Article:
Michael Clayton

Michael Clayton

Michael Clayton sits firmly in the centre of Clooney’s ‘message’ and ‘fun’ movies. It’s a corporate corruption thriller with tones of the 1970s movement that produced establishment-baiting films like Three Days of the Condor and Parallax View. It takes us on a thrilling ride while peeling back the veneer of the moneyed classes to show us the deadly self-interest huge amounts of money demands.

He’s the law firm fixer sent in to clean up the messes wrought by high-powered clients of his firm, but his latest case is far more dangerous. Like Syriana, Michael Clayton is a dense, hushed movie where nothing is made perfectly clear. Rather than present a definitive picture of the story, it’s alluded to through insider speak and almost imperceptible nuance and gesture on the part of the actor, the script and the masterful direction from former scriptwriter Tony Gilroy.

Subsequent viewings will reveal more of the deep facets of plotting but it’s one of those rare movies where — even as you try to keep up — you know you’re watching something very special.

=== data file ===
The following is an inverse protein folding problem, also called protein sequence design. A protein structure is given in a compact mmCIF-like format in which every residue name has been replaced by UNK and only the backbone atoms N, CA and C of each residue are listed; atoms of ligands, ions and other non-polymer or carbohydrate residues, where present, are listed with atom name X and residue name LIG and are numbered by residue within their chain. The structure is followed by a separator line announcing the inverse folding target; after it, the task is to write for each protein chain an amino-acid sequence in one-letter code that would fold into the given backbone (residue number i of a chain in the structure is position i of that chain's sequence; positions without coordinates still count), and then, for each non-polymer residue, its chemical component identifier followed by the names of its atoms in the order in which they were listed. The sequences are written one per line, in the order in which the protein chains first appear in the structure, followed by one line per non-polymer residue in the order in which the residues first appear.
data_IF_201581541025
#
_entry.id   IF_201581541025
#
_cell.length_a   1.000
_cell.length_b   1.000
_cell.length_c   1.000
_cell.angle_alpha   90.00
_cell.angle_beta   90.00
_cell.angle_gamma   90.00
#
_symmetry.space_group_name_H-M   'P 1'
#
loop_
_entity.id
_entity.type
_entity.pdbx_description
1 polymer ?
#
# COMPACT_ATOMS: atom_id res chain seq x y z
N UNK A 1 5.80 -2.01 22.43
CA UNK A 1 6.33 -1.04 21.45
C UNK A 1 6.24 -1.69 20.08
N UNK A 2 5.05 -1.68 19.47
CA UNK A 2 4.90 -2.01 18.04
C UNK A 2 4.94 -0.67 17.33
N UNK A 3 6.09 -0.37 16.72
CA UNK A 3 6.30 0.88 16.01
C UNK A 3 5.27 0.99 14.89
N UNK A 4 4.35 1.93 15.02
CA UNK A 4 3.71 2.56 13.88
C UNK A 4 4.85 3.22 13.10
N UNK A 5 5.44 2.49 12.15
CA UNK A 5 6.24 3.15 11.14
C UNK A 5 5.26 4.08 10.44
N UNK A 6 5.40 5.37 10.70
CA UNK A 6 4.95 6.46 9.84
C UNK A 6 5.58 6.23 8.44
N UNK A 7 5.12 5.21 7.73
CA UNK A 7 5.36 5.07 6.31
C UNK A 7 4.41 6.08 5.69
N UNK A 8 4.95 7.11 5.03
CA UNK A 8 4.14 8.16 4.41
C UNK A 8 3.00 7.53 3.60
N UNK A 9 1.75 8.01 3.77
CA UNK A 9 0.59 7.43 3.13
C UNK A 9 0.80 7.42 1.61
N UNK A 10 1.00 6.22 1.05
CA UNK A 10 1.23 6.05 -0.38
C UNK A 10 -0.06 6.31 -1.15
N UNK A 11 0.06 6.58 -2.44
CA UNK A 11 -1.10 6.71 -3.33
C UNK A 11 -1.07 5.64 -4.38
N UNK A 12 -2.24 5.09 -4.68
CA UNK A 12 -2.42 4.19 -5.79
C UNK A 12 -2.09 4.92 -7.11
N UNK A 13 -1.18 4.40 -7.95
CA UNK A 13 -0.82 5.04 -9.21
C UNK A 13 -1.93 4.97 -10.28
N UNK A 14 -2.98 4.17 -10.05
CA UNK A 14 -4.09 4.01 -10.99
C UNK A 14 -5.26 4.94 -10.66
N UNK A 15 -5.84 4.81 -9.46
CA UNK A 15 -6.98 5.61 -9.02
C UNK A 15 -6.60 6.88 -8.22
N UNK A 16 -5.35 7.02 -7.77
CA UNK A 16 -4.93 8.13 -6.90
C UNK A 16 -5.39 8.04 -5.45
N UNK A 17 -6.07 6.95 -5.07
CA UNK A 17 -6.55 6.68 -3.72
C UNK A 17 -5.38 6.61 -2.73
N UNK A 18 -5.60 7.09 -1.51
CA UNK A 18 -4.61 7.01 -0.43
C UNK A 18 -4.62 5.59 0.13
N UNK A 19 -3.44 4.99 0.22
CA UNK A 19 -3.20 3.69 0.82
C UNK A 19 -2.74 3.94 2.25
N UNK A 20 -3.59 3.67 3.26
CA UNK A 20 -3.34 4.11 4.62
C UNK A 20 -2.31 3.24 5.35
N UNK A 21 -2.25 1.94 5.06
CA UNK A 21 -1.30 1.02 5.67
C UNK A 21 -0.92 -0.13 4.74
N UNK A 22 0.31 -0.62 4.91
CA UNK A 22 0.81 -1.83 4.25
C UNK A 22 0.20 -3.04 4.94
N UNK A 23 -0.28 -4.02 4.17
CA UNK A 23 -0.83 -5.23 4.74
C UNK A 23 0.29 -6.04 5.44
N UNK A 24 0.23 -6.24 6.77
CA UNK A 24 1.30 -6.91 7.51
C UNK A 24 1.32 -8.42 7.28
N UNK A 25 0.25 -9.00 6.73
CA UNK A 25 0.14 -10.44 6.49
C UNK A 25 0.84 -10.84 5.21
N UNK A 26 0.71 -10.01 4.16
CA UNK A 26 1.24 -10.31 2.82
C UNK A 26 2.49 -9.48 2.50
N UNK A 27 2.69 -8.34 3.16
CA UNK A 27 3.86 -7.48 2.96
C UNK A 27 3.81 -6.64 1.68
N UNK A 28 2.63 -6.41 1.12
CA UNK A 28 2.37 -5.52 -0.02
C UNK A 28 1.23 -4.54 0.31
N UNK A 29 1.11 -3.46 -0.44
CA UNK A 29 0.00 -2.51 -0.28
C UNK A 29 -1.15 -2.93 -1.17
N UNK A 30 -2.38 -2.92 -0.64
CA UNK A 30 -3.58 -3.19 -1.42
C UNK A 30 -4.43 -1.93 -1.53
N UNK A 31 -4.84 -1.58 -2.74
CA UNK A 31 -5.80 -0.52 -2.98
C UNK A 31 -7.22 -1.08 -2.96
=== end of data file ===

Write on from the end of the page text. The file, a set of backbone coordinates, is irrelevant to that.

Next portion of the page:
Clooney is just one of a stellar cast perfectly suited to their roles, with Tilda Swinton, Tom Wilkinson and Sydney Pollack sharing his command of the material whenever they’re on screen. It’s a smart, mature and thrilling film and when you watch the end credits and see the names credited as various producers (Clooney, Pollack, Steven Soderbergh, Anthony Minghella), you understand how it turned out so classy.

If a film can be successful simply by presenting realistic and human characters, not signposting every turn in the story and using the mechanics of camera angles, lighting and mood to convey a multi-layered narrative, then Michael Clayton is the best example of it in a long time. There’s a commentary with director Tony Gilroy and additional scenes.